You wouldn’t think something as simple as a uniform could be a potential danger to employers.
But uniforms caused restaurant chain Wagamama to repay £133,212 to 2,630 of its workers. Why?
Because they hadn’t factored uniform costs into their wage calculations (or so they said). As a result, they ended up on the government’s name-and-shame list of companies who failed to pay the minimum wage.
Over the past few years, uniforms have been the source of other workplace disputes, too.
So what does the law say?
Let’s start with the reason Wagamama got into trouble.
When employees need to buy their uniform from you, you can deduct the cost from their pay.
But this can’t take their wages below the national minimum wage (NMW) or the national living wage (NLW), depending on which one applies.
If you provide free uniforms, or your staff choose to buy extra items with their own money, this doesn’t affect their wages.
But what if…
- What if my employee buys a second branded t-shirt from me, even though I didn’t ask her to?
If you deduct the cost of a second t-shirt from her pay, this still mustn’t take her wage below the legal minimum.
- What if I require my employees to wear particular clothing, like black trousers and black shoes?
The rule still applies—the cost of buying clothes from a shop mustn’t take workers’ wages below the minimum.
- What about costs related to normal wear and tear?
Again, the same rules stands—the cost of repairing the uniform mustn’t take workers’ wages below the minimum.
- What if my employee damages, loses or fails to return his uniform?
If it’s his fault, then you can charge him to replace or repair it, but only if you explained this in his contract. This deduction can take his pay below the minimum.
What else should you look out for?
Uniforms are a great way to present a professional and consistent image to your customers. Or your employees might need to wear them to stay safe, as with hi-vis clothing.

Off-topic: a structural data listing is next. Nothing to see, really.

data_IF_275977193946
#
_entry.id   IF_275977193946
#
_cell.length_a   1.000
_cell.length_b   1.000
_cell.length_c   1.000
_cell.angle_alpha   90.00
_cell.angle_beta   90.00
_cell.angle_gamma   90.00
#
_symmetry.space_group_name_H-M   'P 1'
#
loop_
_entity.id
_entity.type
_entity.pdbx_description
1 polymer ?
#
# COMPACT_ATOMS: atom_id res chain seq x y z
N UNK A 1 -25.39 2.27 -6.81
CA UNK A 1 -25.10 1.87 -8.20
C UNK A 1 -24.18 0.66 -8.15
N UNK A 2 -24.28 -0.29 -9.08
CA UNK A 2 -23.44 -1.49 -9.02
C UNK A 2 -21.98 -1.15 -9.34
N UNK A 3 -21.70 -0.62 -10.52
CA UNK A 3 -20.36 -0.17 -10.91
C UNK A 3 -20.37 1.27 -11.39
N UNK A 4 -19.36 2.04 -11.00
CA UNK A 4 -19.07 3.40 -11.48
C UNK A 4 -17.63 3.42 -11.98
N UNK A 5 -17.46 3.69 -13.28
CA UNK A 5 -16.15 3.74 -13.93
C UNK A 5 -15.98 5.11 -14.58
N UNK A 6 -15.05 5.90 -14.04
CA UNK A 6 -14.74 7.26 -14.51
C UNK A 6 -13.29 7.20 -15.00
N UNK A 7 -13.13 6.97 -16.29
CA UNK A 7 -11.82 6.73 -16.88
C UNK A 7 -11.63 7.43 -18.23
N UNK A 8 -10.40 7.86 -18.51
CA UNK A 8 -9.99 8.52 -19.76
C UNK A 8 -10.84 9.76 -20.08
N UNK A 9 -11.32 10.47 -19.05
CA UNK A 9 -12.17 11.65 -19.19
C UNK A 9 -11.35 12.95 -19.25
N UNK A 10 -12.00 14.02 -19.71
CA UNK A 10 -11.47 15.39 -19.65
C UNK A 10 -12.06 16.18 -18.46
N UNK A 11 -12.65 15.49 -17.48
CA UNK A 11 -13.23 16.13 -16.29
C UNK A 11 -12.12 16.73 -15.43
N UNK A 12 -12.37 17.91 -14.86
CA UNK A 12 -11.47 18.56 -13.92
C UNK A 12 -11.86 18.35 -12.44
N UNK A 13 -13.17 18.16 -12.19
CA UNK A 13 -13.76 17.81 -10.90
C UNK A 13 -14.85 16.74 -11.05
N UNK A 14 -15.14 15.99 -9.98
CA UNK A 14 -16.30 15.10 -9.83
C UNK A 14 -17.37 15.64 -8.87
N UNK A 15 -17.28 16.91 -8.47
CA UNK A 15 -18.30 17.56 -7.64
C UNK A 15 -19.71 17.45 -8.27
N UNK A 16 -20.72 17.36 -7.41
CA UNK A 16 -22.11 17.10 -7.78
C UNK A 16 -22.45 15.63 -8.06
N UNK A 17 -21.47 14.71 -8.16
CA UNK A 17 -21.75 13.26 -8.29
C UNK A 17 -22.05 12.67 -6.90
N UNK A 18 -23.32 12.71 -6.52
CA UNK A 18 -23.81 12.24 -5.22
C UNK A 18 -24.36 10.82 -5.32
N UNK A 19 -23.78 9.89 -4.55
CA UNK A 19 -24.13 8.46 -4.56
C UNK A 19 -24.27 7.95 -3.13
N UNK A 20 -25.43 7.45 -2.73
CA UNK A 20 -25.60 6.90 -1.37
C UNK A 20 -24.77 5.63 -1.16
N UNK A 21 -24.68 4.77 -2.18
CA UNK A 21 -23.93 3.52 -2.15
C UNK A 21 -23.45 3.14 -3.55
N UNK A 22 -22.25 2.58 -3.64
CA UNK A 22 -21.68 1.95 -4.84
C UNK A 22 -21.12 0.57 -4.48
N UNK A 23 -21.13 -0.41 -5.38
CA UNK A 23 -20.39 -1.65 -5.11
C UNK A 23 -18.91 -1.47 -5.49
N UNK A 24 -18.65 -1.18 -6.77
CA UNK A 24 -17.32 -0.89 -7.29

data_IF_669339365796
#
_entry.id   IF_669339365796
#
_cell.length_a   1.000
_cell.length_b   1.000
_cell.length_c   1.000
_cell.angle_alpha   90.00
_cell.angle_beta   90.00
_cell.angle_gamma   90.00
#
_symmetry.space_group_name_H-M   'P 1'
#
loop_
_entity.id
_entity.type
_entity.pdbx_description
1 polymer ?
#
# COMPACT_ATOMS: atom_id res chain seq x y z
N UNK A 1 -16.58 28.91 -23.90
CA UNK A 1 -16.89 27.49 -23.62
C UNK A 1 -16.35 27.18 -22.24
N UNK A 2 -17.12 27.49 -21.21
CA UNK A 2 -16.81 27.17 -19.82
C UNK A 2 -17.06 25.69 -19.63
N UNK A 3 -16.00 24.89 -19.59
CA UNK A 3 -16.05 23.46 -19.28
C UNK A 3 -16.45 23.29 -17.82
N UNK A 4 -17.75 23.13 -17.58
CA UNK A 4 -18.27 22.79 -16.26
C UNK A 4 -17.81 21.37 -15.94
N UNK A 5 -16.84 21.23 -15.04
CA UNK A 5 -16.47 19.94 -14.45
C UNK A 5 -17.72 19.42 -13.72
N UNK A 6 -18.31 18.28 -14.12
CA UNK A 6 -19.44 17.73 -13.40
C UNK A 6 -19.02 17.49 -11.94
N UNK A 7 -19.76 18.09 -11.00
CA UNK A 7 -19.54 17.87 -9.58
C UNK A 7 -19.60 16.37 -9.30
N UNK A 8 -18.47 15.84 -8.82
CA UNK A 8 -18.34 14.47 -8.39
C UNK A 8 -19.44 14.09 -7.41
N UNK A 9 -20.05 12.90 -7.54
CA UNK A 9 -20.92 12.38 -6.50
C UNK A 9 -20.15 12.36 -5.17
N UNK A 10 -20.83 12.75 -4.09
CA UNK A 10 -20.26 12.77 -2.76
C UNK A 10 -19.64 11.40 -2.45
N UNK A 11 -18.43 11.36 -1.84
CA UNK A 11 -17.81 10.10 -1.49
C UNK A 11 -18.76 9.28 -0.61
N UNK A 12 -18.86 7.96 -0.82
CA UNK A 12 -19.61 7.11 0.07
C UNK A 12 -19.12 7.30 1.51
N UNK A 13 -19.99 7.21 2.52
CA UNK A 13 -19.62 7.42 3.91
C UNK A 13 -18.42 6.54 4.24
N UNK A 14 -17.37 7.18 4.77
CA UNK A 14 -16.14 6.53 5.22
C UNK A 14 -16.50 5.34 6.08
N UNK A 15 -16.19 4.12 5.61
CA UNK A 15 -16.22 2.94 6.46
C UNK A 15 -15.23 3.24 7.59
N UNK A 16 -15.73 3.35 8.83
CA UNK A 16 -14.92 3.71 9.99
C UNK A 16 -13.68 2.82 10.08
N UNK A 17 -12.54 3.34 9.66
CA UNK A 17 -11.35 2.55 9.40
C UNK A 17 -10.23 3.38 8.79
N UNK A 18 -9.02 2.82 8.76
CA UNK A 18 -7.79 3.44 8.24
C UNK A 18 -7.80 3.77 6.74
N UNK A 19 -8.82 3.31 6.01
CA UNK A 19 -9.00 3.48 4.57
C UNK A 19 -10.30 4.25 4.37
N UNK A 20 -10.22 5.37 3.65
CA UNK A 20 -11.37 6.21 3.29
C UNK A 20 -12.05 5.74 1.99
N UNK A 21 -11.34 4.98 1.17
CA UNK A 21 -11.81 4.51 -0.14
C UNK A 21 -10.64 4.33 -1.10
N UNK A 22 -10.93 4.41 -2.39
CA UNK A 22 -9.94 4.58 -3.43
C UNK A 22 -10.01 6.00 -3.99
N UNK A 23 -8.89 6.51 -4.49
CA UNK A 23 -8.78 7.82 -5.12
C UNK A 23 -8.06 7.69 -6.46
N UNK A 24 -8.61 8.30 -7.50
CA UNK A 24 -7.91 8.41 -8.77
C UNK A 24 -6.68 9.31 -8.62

But because uniforms can cause disputes between you and your employees, you should be flexible in how you enforce the rules.
Some of your employees might never meet customers. Do they really need to wear a uniform? A dress code may be more appropriate—this gives your staff more leeway in what they can wear. “You must wear smart business clothing” is less specific than, “You must wear black trousers and shoes.”
You should also keep in mind the needs of certain groups. For example, a pregnant woman may find it uncomfortable or even impossible to wear her uniform in the latter stages of her pregnancy.
Uniforms and religion
Many cases end up in front of an employment tribunal because a company’s uniform policy or dress code clashes with an employee’s religion.
When giving its verdict, the tribunal will look at how the employer applies their rules. If a company’s policies target a specific religion (either directly or indirectly), they’re likely to lose.
This was the case when a popular high street clothing store didn’t accept a Muslim candidate’s application because her headscarf wasn’t ‘stylish’ enough, and their dress code banned ‘caps’. She accused them of discrimination.
The court agreed, and slapped the company with a fine of £20,000.
In another case, a nursery school in Essex noticed that a successful candidate’s jilbab—a full-length garment that some Muslim women wear—covered her shoes.
They told her this would be a tripping hazard, and asked if she could wear a shorter one.
She was offended by their request, so didn’t take the job. Instead, she accused the nursery of indirect discrimination.
The employment tribunal ruled in favour of the nursery. Their rule that staff had to wear clothes of appropriate length didn’t just affect Muslims, but all staff regardless of their faith.
What you should do next
To avoid the embarrassment of ending up on that government list and having to fork out thousands in back pay, make double sure that your uniform costs aren’t taking staff wages below the legal minimum.
And to avoid employment tribunals, review your uniform policy to make sure it’s as flexible as possible.